And I wore it out to dinner with my best girl on the evening I turned 40.
I even dragged out all the cosmetic crap I’ve accumulated over the past mumble-many years and used it. There’s, like, goop in my hair. (Am I the only one this happens to? Remember silicone shine sprays? I have a bottle of silicone shine spray. I bought it fifteen years ago or so, when these were A Thing that people bought. I have used approximately 30% of it in fifteen years. I should throw it away, right? That’s not even the goop I used here.) I have two layers of stuff on my face, one layer of which is supposed to help the other layer stick better. I have stuff on my eyelids that’s supposed to help the eyeshadow stick better. And I am wearing a new lipstick, which is actually kind of nifty, I think. I even bought it at Sephora instead of the drugstore, when I was out buying the tights I am wearing, because I had no tights without holes in them with which to wear my leather skirt. And it’s still cold here.
Plus, yes, that is my silk-cotton voile floral blouse. It matches the skirt smashingly.
I love the pattern. It has really interesting seam lines that provide a lot of shaping and are quite flattering. I did two muslins, one in a woven and one in the faux leather, so I could work out the waist length and the grading, and you’ll need to as the pattern is not super straightforward due to all the seams.
But it makes a very nice, flattering skirt. If you’re looking for a pencil skirt pattern that’s a little different and you have the patience to go through the muslining process, I highly recommend it.
So, the rest of skirt construction:
-partway through making the skirt, I decided having some leather sewing references on hand would be a good idea, and bought two leather books. The postal service took forever in delivering them to me, so the skirt was mostly done by the time they showed up. The good news? Most of what I remembered was correct and the books reassured me greatly. The bad news? The exception to this is the *cold rubber tape, which I’ve never been able to find here, and which you are supposed to apply to seams as a stay tape to prevent the leather from stretching out. … Ooops. The other book recommends linen tape for the same purpose, which would have been a whole lot easier, but much much much too late as it needs to be sewn in. You can’t open up leather seams without weakening the leather, so my plan is to find some cold rubber tape or equivalent and apply it to my leather seams on the inside after the fact. It should still help.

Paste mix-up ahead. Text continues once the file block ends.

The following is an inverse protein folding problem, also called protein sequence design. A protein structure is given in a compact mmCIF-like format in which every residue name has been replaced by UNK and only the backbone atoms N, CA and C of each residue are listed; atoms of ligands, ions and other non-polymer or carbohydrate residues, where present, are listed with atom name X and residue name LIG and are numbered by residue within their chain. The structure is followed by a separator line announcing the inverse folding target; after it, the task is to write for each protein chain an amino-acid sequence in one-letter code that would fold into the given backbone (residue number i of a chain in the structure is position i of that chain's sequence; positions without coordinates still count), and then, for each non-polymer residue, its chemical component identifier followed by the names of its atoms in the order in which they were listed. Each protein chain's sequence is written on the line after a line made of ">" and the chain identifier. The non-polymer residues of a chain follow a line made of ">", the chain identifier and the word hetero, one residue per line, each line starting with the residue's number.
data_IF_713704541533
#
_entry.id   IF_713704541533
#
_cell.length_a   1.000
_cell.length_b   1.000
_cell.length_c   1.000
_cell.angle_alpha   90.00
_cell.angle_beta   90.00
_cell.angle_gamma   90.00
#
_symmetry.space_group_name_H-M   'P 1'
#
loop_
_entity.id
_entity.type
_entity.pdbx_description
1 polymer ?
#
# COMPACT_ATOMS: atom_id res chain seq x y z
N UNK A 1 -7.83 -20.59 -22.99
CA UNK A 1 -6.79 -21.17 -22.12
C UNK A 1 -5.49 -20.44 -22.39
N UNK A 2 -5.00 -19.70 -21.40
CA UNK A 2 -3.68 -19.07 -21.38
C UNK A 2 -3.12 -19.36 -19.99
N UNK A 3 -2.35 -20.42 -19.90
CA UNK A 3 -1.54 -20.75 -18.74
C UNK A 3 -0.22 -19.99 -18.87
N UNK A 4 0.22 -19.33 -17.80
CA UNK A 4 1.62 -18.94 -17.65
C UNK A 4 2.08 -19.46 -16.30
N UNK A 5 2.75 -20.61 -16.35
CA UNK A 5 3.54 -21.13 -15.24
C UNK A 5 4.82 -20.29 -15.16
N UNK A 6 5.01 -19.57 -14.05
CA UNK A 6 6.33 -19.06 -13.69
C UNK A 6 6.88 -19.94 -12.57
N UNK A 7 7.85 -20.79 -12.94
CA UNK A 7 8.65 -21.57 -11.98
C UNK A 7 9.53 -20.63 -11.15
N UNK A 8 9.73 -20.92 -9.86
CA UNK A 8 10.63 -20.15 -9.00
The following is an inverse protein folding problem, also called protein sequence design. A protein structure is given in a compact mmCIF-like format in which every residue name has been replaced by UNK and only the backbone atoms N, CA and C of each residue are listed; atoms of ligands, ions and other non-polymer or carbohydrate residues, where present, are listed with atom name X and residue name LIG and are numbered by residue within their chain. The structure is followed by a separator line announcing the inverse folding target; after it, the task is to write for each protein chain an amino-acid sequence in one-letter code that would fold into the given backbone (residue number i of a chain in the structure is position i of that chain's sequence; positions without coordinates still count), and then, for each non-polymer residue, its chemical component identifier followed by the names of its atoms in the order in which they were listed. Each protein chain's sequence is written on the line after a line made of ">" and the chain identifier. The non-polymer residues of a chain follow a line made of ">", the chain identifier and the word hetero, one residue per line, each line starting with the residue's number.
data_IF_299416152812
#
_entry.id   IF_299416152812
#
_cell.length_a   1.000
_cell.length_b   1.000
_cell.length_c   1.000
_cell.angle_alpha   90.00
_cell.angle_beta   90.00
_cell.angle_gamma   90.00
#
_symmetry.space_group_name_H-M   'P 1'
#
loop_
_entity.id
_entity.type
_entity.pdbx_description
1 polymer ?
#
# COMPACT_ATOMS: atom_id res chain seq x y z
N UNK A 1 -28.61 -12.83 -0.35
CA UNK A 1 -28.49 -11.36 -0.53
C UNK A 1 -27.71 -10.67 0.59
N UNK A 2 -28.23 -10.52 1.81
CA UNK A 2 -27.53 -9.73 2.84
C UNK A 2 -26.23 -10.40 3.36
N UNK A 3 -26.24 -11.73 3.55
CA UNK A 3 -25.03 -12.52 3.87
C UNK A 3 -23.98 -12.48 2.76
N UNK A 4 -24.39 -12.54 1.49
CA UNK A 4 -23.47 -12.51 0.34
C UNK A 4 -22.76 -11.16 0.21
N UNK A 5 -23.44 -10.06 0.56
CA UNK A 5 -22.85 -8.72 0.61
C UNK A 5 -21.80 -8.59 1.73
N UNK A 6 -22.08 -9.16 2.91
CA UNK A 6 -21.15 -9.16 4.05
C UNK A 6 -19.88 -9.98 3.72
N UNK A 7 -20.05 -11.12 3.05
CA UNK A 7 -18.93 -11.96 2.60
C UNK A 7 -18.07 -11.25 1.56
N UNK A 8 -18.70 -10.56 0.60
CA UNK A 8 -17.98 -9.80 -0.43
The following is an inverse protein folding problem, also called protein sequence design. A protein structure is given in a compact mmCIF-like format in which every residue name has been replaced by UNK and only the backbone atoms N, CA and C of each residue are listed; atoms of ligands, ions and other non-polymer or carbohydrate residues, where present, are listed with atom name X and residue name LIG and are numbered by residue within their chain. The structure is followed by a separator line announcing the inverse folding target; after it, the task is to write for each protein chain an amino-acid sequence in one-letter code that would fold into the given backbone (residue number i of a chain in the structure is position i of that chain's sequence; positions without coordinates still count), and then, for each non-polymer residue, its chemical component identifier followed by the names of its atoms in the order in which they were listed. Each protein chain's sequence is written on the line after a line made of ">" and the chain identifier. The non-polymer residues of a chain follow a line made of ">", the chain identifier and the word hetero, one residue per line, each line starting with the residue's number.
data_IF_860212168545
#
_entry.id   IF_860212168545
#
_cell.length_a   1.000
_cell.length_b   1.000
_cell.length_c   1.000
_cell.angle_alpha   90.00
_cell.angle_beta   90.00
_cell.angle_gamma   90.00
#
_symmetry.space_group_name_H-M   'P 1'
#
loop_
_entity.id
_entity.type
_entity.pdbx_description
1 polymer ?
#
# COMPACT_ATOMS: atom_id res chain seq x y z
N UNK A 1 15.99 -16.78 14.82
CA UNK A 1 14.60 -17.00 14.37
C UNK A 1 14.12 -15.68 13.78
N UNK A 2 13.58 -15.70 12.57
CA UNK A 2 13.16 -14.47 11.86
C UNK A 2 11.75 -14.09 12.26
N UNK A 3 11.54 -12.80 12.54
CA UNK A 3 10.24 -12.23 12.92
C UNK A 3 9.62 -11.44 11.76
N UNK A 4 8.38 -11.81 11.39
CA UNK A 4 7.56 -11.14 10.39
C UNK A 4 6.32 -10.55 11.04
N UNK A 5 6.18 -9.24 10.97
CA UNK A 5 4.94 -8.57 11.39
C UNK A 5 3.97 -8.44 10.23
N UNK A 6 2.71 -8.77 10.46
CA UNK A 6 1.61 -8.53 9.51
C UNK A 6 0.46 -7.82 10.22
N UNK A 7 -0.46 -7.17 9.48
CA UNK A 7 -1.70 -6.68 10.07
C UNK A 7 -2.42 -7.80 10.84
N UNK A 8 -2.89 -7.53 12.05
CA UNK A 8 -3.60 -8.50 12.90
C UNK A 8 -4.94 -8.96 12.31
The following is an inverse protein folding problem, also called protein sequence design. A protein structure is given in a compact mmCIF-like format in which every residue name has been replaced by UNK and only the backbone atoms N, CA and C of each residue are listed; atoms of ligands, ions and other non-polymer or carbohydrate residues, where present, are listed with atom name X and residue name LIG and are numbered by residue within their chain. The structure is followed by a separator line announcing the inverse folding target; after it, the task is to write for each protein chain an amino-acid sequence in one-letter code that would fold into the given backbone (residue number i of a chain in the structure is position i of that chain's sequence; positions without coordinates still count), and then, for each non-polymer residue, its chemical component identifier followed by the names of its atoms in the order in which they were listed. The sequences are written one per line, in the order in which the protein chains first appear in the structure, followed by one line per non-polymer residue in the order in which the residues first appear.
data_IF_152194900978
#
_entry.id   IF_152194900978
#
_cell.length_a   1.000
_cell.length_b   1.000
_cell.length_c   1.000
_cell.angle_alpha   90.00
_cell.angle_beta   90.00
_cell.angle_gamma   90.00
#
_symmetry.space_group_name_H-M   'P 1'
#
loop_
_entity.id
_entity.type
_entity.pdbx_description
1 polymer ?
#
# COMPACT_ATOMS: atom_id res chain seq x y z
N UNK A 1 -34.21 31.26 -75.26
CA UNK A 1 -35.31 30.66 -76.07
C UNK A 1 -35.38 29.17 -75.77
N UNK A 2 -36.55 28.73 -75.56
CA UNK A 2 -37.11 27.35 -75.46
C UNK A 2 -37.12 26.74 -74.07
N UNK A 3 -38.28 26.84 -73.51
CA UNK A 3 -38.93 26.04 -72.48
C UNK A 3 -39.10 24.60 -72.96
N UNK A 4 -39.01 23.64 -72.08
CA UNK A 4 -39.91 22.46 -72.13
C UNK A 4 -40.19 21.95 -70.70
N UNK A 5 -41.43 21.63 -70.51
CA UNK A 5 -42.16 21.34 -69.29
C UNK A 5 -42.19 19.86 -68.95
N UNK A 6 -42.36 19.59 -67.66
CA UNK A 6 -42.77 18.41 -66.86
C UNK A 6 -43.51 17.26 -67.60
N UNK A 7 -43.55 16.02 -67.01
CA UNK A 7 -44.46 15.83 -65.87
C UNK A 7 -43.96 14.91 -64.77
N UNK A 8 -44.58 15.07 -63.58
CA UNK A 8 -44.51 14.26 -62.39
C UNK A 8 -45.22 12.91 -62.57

-for the lining, I used the skirt sloper I made with the aid of Suzy Fuhrer’s Craftsty class, rather than duplicating the skirt pattern (which comes unlined). It was a whole lot easier and I knew it would fit. An online leather resource suggested cutting the lining on the cross grain with the hem on the selvedge, and that’s what I did. The lining is just shy of the top of the rear slit.
-there’s also petersham ribbon between the lining and the leather to keep the waist from stretching out.
-pounding the seams with a little mallet was a ton of fun. I may need to do more pounding near the zipper–it’s just not as flat as I’d like. There were some good suggestions on zipper installation in the books but, well, they got to me after I’d finished it. It’s still ok, though. What I did was baste the zipper in along the leather edges so they matched up, sew the seam between the slit and the zipper, then topstitch straight down from the waist to the hem to get the zipper/seam/slit all in place and behaving. It worked, mostly, and it made for (mostly) even (except around the bottom of the zipper) topstitching, which is important.
-the hem is not sewn. I measured where it needed to fall, folded it up with binder clips, pounded it with the mallet to make a nice crease and line, ran double-sided tape along the line on the inside, and then used the mallet to press it into the tape nice and flat.
-apparently, according to the leather books, I made this unnecessarily complicated for myself by picking a pattern with so many pieces. I’m glad I did. It looks really nice, and the pattern provides a lot of shaping without darts. It’s basically a 3D skirt, when finished, which is very cool. Some of the side seams do not match up perfectly but I think from a distance you can’t really tell. Nevertheless, next time I’m picking a skirt pattern with fewer pieces. Current plans are to adapt that skirt sloper into a six- or eight-gore skirt with a bit of an a-line. This time a proper waistband, and waiting for the cold rubber tape.